Peat porewater dissolved organic carbon concentration and lability increase with warming: a field temperature manipulation experiment in a poor-fen

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Studies conducted across northern Europe and North America have shown increases in dissolved organic carbon (DOC) in aquatic systems in recent decades. While there is little consensus as to the exact mechanisms for the increases in DOC, hypotheses converge on such climate change factors as warming, increased precipitation variability, and changes in atmospheric deposition. In this study, we tested the effects of warming on peat porewater composition by actively warming a peatland with infrared lamps mounted 1.24 m above the peat surface for 3 years. Mean growing season peat temperatures in the warmed plots (n = 5) were 1.9 ± 0.4 °C warmer than the control plots at 5 cm depth (t statistic = 5.03, p = 0.007). Mean porewater DOC concentrations measured throughout the growing season were 15 % higher in the warmed plots (73.4 ± 3.2 mg L−1) than in the control plots (63.7 ± 2.1 mg L−1) at 25 cm (t = 4.69, p < 0.001). Furthermore, DOC from the warmed plots decayed nearly twice as fast as control plot DOC in laboratory incubations, and exhibited lower aromaticity than control plot porewater (reduction in SUVA254 in heated plots compared with control plots). Dissolved organic nitrogen (DON) concentrations tracked DOC patterns as expected, but the amount of dissolved N per unit C decreased with warming. Previous work has shown that warming increased net primary production at this site, and together with measured increases in the activities of chitinases and glucosidases we suggest that the increased DOC concentrations observed with warming were derived in part from microbial-plant interactions in the rhizosphere. We also detected more nitrogen containing compounds with higher double bond equivalents (DBE) unique to the warmed plots, within the pool of biomolecules able to deprotonate (16 % of all compounds identified using ultrahigh resolution ion electrospray mass spectrometry); we suggest these compounds could be the products of increased plant, microbial, and enzyme activity occurring with warming. With continued warming in peatlands, an increase in relatively labile DOC concentrations could contribute to dissolved exports of DOC in runoff, and would likely contribute to the pool of efficient electron donors (and acceptors) in the production of CO2 and CH4 in terrestrial and aquatic environments.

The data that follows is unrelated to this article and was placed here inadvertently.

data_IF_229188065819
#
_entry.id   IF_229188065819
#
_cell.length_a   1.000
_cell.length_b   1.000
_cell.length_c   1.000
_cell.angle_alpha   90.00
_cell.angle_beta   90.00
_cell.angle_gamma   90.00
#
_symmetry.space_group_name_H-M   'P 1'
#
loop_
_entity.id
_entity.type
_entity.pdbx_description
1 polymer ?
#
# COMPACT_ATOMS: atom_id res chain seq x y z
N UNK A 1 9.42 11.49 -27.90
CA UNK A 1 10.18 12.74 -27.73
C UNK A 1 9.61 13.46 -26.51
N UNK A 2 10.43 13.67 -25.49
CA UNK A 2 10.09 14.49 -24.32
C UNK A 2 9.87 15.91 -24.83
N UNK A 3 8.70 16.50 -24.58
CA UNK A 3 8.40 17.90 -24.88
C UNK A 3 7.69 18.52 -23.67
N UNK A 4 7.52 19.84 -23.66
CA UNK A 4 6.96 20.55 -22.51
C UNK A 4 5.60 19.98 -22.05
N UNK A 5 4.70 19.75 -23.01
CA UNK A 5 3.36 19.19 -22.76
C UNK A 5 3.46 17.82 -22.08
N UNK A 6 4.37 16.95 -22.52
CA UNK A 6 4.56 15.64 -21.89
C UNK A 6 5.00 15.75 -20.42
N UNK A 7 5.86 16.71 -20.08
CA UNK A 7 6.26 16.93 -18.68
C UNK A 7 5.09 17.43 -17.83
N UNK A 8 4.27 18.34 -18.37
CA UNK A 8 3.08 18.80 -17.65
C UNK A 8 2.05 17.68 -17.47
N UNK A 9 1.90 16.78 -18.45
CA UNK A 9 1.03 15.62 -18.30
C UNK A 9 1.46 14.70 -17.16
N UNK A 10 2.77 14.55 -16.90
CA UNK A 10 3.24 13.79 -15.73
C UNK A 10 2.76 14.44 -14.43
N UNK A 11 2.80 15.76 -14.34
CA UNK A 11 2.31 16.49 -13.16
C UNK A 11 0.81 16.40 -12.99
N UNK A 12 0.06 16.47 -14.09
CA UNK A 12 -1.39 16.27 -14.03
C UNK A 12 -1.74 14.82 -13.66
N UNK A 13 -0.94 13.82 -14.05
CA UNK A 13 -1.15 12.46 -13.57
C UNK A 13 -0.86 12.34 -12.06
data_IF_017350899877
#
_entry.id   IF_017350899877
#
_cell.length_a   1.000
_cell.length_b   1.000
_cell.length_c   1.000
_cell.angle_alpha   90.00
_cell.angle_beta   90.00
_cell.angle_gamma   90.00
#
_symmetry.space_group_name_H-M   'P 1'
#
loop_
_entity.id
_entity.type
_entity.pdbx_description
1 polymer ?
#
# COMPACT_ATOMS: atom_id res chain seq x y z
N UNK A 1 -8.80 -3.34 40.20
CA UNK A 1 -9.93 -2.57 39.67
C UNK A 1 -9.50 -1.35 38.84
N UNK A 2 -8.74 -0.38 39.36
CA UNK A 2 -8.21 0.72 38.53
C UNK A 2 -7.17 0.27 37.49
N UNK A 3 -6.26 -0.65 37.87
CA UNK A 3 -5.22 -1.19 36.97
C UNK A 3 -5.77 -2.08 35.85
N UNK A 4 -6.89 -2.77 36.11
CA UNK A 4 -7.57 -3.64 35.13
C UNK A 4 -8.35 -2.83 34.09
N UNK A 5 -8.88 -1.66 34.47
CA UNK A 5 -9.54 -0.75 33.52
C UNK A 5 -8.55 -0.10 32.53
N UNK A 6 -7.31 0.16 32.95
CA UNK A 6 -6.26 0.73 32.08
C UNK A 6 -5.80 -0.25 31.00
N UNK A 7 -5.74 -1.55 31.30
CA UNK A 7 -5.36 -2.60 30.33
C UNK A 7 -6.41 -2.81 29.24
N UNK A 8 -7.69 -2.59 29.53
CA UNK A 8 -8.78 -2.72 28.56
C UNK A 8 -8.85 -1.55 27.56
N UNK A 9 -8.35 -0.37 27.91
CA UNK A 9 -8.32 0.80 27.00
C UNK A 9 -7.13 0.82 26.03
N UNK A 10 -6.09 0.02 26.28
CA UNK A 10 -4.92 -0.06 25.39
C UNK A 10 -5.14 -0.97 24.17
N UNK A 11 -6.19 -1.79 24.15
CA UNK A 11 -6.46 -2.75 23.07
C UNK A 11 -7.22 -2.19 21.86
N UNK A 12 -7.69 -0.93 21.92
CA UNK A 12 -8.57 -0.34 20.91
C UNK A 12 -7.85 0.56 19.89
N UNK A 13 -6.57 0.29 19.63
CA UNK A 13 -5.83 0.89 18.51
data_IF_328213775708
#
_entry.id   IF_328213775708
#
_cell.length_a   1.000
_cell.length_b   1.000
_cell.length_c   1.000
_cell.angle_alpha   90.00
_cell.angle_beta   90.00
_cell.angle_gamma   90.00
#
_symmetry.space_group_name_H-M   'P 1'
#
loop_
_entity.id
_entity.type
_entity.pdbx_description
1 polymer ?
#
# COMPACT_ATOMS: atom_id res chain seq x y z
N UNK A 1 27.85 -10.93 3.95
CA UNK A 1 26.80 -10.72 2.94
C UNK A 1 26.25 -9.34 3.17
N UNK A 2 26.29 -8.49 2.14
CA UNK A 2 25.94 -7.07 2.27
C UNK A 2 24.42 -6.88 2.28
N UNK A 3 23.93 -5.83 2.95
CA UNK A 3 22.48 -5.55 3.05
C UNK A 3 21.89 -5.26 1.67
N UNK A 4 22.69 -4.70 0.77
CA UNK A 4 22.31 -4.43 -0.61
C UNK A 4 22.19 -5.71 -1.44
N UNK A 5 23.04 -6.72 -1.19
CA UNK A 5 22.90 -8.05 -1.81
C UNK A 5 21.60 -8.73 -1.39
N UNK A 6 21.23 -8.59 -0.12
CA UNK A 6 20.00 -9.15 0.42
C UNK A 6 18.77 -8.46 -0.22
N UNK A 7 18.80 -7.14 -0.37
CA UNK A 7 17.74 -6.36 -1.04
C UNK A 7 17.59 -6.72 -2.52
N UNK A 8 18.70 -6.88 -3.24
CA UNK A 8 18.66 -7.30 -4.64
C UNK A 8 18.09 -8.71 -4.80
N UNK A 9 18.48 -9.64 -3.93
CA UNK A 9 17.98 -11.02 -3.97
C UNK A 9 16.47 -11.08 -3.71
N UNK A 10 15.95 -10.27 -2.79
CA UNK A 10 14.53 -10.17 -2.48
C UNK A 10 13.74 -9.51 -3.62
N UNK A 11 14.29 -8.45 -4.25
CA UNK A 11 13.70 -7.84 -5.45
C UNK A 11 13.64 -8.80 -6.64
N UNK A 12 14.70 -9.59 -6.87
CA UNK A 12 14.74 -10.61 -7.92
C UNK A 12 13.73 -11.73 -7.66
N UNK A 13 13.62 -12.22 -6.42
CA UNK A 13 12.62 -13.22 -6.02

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© Springer International Publishing Switzerland 2014. Publisher's version of record: https://dx.doi.org/10.1007/s10533-014-9955-4

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